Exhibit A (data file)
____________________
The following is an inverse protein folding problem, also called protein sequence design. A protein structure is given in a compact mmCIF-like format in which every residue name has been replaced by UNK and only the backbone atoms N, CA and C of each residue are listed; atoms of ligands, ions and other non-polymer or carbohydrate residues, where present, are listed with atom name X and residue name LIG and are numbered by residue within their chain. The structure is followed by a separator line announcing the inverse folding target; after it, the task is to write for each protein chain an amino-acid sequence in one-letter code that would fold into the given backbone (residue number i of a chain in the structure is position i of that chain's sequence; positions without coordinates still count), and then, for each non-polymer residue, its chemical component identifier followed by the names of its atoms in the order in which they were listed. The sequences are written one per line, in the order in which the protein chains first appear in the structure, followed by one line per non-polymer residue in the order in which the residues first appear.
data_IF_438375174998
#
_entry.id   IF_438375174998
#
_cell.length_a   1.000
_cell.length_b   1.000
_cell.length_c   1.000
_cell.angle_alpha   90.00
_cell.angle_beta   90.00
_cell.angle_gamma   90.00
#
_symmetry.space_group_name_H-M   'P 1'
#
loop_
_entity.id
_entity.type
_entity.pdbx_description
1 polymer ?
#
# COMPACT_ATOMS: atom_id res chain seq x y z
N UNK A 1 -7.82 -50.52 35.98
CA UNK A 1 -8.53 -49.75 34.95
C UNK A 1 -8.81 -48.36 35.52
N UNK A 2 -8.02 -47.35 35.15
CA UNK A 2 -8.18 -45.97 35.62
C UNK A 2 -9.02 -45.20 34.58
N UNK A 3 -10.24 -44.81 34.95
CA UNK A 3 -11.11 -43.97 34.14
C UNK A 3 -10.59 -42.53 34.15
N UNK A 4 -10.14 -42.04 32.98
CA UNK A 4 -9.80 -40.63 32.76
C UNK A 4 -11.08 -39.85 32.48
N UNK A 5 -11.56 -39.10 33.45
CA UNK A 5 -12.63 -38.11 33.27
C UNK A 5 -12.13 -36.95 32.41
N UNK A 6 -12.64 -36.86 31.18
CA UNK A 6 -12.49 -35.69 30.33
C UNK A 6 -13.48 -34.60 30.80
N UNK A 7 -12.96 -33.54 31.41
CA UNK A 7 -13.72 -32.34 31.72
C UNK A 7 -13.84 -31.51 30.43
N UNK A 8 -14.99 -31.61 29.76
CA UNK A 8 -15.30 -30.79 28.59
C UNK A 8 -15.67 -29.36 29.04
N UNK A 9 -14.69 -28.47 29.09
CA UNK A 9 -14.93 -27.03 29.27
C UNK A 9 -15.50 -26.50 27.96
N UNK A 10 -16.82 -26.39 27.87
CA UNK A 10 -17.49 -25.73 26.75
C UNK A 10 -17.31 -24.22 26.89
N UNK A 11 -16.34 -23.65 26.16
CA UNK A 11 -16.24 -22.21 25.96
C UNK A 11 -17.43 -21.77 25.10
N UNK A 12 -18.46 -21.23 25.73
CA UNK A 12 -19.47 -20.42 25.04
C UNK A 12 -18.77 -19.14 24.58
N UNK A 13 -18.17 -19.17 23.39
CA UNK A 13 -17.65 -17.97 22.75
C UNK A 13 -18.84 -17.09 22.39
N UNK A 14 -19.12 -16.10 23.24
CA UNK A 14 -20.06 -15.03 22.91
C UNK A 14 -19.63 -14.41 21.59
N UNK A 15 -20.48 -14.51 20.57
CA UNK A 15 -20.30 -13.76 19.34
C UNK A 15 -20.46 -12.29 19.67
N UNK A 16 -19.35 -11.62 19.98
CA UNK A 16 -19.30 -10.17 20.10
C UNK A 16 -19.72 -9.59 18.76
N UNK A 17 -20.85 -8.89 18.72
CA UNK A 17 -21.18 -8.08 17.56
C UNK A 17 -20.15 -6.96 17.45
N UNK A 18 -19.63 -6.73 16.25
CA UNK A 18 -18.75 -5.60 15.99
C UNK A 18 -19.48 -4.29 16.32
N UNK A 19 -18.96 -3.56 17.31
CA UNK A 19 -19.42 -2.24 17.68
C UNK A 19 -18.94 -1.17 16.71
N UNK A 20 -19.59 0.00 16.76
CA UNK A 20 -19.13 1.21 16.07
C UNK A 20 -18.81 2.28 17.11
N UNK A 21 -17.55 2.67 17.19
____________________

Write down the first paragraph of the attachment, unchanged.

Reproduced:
The following is an inverse protein folding problem, also called protein sequence design. A protein structure is given in a compact mmCIF-like format in which every residue name has been replaced by UNK and only the backbone atoms N, CA and C of each residue are listed; atoms of ligands, ions and other non-polymer or carbohydrate residues, where present, are listed with atom name X and residue name LIG and are numbered by residue within their chain. The structure is followed by a separator line announcing the inverse folding target; after it, the task is to write for each protein chain an amino-acid sequence in one-letter code that would fold into the given backbone (residue number i of a chain in the structure is position i of that chain's sequence; positions without coordinates still count), and then, for each non-polymer residue, its chemical component identifier followed by the names of its atoms in the order in which they were listed. The sequences are written one per line, in the order in which the protein chains first appear in the structure, followed by one line per non-polymer residue in the order in which the residues first appear.